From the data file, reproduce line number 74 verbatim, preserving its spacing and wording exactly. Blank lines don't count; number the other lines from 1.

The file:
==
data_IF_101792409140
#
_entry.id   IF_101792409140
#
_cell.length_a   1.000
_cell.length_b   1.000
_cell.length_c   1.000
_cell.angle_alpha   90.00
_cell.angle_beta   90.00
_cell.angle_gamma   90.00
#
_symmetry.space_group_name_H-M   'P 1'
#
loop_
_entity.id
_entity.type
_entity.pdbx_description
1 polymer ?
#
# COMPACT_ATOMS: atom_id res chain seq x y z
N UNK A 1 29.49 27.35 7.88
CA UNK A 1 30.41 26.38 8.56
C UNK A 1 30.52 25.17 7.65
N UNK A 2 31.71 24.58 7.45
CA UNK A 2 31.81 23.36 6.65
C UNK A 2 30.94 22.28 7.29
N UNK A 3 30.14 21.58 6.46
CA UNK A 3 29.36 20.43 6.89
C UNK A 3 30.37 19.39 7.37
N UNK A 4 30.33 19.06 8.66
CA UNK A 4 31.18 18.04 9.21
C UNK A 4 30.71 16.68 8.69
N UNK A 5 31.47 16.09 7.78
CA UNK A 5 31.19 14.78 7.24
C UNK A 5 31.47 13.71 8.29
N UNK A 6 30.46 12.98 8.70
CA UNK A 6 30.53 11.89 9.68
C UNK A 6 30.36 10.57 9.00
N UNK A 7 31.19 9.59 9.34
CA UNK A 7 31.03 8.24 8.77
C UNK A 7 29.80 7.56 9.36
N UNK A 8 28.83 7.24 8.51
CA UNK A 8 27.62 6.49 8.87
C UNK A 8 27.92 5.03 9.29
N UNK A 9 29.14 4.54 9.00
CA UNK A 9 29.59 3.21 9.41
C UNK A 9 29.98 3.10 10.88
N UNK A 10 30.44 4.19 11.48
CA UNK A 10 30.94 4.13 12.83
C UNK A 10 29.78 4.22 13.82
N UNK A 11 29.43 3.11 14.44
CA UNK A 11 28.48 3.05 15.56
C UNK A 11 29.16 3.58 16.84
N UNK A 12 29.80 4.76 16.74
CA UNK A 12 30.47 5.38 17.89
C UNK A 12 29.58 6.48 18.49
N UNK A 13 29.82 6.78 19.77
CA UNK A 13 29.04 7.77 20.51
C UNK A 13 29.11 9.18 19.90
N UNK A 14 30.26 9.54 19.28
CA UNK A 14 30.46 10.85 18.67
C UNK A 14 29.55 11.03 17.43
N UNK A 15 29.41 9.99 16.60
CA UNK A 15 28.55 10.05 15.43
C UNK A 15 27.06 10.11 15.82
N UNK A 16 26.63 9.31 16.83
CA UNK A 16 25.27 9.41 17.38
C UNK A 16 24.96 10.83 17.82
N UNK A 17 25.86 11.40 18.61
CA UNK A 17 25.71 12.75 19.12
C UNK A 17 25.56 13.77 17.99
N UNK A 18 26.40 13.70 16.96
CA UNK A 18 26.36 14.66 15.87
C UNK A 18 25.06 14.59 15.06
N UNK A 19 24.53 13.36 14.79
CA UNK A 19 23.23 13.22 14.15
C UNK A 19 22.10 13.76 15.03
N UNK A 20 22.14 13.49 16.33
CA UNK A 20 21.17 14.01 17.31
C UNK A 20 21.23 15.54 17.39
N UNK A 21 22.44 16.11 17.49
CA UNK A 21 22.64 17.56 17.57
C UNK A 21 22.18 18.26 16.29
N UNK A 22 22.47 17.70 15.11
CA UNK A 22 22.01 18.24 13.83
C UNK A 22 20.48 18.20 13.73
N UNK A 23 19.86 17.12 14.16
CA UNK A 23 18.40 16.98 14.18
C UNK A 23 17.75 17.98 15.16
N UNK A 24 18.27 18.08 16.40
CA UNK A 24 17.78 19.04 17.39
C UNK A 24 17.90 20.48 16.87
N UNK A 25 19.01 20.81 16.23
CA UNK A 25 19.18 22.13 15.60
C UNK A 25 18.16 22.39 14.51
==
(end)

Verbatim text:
C UNK A 18 25.06 14.59 15.06